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Button Down Dash benefits health charities

Staff Photo: Brendan Sullivan About 500 people participate in the start of the 5K race at the Gwinnett Chamber's inaugural Button Down Dash in Duluth on Saturday. The 5K and 10K run benefited local charities including Children's Healthcare of Atlanta, Dream House for Medically Fragile Children and Gwinnett Medical Center Foundation.

Staff Photo: Brendan Sullivan About 500 people participate in the start of the 5K race at the Gwinnett Chamber's inaugural Button Down Dash in Duluth on Saturday. The 5K and 10K run benefited local charities including Children's Healthcare of Atlanta, Dream House for Medically Fragile Children and Gwinnett Medical Center Foundation.

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DULUTH -- When Gwinnett Medical Center and Gwinnett Chamber of Commerce put together the inaugural Button Down Dash 5K/10K Race, the expectation was for a first-class event to drive the Gwinnett community to become the healthiest community in the state.

Based on Saturday's results, it appears the first step was a success.

Nearly 700 runners in all shapes, sizes and ages (6 to 62) came together as the sun came up at the Gwinnett Chamber of Commerce and took off in two separate races -- a 10K and a 5K.

When all was said and done, the friendly competition that featured individuals and teams was a huge success for Children's Healthcare of Atlanta, Dream House for Medically Fragile Children and Gwinnett Medical Center Foundation.

"When the Gwinnett Chamber approached us about getting involved with this charity event, we jumped on it," said Gwinnett Medical Center marketing and community relations director Dolores Ware. "It is a charity event and it is also an event about creating health awareness in the community. So it fits right into what we're about."

Not only did Gwinnett Medical Center work with the Gwinnett Chamber to conduct the event, it also had a team of runners on the course that was led by GMC-Duluth president Lea Bay.

But it wasn't just a team pulled together for this event. Bay leads a group of runners that numbers more than 100 at the hospital that seeks out at least one 5K race in the area every month.

"I got back into running after I had my kids and I was running in a 5K in Atlanta when I noticed a lot of teams participating with their company names on shirts," said Bay. "At that time, we were opening Gwinnett Medical (Center) in Duluth and I knew we were looking for ways to get the word out about our facility and thought it was a good way to get the word out.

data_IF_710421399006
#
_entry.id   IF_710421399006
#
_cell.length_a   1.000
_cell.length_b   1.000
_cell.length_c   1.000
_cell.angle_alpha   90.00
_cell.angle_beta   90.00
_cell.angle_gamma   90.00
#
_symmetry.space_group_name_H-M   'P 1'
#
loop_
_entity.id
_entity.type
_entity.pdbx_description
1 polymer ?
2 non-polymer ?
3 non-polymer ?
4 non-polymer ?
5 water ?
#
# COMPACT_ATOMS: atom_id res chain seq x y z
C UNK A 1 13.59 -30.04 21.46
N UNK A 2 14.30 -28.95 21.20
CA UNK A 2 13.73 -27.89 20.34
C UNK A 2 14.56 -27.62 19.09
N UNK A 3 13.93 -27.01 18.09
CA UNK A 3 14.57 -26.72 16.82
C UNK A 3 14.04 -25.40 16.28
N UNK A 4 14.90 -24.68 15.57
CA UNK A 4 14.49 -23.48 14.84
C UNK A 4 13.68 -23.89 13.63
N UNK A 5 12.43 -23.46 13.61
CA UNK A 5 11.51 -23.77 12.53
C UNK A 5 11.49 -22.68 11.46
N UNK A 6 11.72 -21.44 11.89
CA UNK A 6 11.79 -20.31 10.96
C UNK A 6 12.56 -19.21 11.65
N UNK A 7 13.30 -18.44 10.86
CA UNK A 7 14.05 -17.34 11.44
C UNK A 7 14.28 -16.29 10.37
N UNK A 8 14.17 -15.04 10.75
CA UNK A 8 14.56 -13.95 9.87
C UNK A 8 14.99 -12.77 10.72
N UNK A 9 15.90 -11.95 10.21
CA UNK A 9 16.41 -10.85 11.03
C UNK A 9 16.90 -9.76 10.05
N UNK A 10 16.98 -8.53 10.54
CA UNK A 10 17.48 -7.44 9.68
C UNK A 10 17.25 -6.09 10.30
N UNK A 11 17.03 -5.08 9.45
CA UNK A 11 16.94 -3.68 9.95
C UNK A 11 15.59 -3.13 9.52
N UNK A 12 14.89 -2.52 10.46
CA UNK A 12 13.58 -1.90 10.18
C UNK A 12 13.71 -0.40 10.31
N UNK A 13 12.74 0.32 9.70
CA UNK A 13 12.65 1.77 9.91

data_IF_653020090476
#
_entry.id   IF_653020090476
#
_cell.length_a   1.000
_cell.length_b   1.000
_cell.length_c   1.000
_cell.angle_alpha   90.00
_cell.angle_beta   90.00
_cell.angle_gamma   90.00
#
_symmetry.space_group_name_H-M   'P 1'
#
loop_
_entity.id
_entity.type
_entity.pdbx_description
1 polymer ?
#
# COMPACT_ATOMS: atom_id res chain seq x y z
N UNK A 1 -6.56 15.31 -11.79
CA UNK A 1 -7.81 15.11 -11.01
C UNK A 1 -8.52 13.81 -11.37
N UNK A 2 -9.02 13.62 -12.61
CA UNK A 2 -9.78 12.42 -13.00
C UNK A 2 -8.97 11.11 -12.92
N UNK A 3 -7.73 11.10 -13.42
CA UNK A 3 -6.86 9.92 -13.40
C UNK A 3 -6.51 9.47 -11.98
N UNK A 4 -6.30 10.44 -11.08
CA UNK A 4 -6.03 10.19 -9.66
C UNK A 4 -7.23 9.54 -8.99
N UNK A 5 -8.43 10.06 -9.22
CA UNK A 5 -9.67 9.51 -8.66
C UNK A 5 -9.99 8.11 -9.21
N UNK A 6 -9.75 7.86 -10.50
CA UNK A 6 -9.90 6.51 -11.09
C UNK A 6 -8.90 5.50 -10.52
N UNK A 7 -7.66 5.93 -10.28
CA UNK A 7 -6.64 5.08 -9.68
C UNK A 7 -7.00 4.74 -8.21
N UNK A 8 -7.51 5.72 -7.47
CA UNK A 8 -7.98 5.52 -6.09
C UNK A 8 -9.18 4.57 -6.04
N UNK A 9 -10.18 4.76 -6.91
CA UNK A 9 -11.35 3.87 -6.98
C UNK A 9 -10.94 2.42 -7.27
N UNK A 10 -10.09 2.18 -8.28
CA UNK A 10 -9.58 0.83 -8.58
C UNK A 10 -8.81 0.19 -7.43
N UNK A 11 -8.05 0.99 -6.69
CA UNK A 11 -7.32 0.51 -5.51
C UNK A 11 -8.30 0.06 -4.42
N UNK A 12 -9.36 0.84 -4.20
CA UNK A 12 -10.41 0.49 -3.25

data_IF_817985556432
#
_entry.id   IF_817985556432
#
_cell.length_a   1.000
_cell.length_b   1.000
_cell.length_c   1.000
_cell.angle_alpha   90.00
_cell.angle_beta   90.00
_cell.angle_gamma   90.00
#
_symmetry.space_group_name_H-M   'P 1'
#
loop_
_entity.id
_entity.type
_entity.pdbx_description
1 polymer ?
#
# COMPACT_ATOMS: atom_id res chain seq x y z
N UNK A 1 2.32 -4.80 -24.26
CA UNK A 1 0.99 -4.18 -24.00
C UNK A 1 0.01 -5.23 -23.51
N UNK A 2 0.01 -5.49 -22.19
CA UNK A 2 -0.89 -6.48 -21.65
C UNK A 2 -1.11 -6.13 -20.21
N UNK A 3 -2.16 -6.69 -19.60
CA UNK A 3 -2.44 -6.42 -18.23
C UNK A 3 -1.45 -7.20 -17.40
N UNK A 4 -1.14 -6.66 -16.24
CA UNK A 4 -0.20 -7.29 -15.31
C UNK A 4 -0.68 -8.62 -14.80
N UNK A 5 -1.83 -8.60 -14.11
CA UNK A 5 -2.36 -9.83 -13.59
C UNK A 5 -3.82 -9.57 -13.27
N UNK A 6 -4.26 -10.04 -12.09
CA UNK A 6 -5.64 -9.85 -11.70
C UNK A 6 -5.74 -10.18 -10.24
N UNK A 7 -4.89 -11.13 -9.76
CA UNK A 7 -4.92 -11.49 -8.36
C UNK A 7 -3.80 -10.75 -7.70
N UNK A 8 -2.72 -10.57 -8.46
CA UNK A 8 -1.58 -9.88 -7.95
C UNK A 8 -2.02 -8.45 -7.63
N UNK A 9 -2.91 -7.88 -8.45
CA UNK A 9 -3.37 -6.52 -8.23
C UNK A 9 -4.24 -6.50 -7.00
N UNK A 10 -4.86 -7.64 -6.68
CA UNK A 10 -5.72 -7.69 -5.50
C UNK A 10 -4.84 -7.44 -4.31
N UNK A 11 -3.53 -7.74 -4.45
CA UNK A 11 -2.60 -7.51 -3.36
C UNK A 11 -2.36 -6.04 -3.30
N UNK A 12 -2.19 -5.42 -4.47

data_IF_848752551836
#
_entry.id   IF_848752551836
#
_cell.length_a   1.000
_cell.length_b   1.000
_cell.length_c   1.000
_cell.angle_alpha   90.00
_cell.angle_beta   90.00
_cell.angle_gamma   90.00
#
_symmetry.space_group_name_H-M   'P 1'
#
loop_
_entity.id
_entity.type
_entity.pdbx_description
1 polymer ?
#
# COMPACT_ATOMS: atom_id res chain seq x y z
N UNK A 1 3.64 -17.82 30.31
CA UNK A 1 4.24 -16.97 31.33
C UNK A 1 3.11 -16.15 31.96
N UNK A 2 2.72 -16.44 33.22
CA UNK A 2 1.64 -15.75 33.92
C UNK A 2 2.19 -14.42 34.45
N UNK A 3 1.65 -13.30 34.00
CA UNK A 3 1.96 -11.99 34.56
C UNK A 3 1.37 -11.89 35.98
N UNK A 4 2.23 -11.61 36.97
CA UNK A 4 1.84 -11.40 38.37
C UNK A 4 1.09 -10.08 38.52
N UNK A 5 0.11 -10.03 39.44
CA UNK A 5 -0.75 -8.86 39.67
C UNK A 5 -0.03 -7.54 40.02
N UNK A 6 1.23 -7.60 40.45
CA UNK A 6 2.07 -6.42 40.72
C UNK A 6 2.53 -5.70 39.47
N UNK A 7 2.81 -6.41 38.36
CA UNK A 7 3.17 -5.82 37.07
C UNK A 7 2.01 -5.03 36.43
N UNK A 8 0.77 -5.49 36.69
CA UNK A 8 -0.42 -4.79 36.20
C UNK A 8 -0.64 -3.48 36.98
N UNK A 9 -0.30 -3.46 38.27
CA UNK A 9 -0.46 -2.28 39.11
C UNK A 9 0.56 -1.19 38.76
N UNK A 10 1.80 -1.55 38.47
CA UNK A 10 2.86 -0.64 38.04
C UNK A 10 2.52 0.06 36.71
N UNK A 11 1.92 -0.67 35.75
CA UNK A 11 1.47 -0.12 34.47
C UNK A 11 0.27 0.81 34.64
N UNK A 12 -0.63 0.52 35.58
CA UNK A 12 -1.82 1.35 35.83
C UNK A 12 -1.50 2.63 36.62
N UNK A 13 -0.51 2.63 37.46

But I was also inspired about getting our employees to do something together that is healthy and social. Now we have a way to tell everyone who we are and what we do."

Brian O'Neal of Lawrenceville was the winner in the men's 10K race with a time 39:15 over the course that ventured on to Satellite Boulevard and Sugarloaf Parkway.

"The funny thing about finding out about this race is my ex-wife emailed me to tell me about it," said O'Neal. "They did an excellent job of organizing this event although it was a challenging course with some tough hills. My time was off a little bit, but it was enough to win. I try to run in as many of these (races) as I can. But I work for the (Clayton County) Fire Department, so it is tough to find time to do it."

Meanwhile, Crissy Ivey of Pendergrass took the women's 10K overall title with a time of 44:54.

"I have a friend who teaches at Chestnut Mountain (in Hall County) and she found out about the race," said Ivey, who teaches and also coaches cross country at C.W. Davis Middle School in Hall County. "We were interested because the event supports Children's Healthcare of Atlanta. We like to run in charity events because of what they represent and this event has been very well organized."

In the 5K races, Dacula's Chris Mayer had the best time on the men's side with a clocking of 16:43 while Nicole Smith of Loganville took the women's title with a time of 17:59.

"On our Runners Fit Website, we had this race listed and I had some time this weekend to get in a race," said Mayer, who is an assistant boys cross country coach at Mill Creek High School. "And I was excited about giving money to a charity event like this today. It was a little tougher course than I expected and my time was about 30 seconds slower than usual, but it was great to see a lot of people out having a good time for a good cause."

Medic Maids also put an entire team in the competition, which included Karen Garland of Marietta.

"We decided it would be a good way to spend some time with co-workers on a Saturday morning and get some exercise in," said Garland, who finished first in the 30-39 age group with a time of 23:56 in the 5K. "I've run a couple of half-marathons and also some 10K and 5K races. But I enjoyed it because we were able to do this as a group and it was for charity."

There was even a Diaper Dash that featured runners pushing strollers with their children. Jeff Wilkerson of Buford took honors in that category with a time of 22:35 over the 5K course.

And while the fun was aplenty all morning, the end result is a great fundraiser that seems destined for a long and profitable future.

"We were blown away by the response and turnout we got today," said Gwinnett Chamber of Commerce programs and event manager Rachel Jeffers. "We would like to grow this event and continue to see the number of runners increase, but also increase the vendors and sponsors at the same time. We feel like today really turned out about well as we expected."